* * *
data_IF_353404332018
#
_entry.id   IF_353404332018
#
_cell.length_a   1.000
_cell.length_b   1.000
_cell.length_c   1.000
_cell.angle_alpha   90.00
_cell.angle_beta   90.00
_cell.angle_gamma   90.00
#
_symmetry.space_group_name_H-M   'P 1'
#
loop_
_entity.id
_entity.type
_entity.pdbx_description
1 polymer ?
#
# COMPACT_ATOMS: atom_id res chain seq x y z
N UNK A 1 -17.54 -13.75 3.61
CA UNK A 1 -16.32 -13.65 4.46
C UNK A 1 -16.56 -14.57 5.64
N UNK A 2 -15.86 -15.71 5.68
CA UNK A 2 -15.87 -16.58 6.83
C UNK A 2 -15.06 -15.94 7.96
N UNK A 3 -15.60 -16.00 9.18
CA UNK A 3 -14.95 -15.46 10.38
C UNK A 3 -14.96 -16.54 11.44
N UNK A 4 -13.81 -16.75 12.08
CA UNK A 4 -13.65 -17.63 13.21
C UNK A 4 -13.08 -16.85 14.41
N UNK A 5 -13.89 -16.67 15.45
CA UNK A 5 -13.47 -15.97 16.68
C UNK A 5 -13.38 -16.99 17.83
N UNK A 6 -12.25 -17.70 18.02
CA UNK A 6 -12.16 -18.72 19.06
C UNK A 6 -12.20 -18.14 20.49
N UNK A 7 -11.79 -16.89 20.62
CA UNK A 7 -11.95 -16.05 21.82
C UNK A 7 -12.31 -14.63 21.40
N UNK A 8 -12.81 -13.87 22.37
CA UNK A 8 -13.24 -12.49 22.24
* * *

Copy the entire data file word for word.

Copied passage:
data_IF_353404332018
#
_entry.id   IF_353404332018
#
_cell.length_a   1.000
_cell.length_b   1.000
_cell.length_c   1.000
_cell.angle_alpha   90.00
_cell.angle_beta   90.00
_cell.angle_gamma   90.00
#
_symmetry.space_group_name_H-M   'P 1'
#
loop_
_entity.id
_entity.type
_entity.pdbx_description
1 polymer ?
#
# COMPACT_ATOMS: atom_id res chain seq x y z
N UNK A 1 -17.54 -13.75 3.61
CA UNK A 1 -16.32 -13.65 4.46
C UNK A 1 -16.56 -14.57 5.64
N UNK A 2 -15.86 -15.71 5.68
CA UNK A 2 -15.87 -16.58 6.83
C UNK A 2 -15.06 -15.94 7.96
N UNK A 3 -15.60 -16.00 9.18
CA UNK A 3 -14.95 -15.46 10.38
C UNK A 3 -14.96 -16.54 11.44
N UNK A 4 -13.81 -16.75 12.08
CA UNK A 4 -13.65 -17.63 13.21
C UNK A 4 -13.08 -16.85 14.41
N UNK A 5 -13.89 -16.67 15.45
CA UNK A 5 -13.47 -15.97 16.68
C UNK A 5 -13.38 -16.99 17.83
N UNK A 6 -12.25 -17.70 18.02
CA UNK A 6 -12.16 -18.72 19.06
C UNK A 6 -12.20 -18.14 20.49
N UNK A 7 -11.79 -16.89 20.62
CA UNK A 7 -11.95 -16.05 21.82
C UNK A 7 -12.31 -14.63 21.40
N UNK A 8 -12.81 -13.87 22.37
CA UNK A 8 -13.24 -12.49 22.24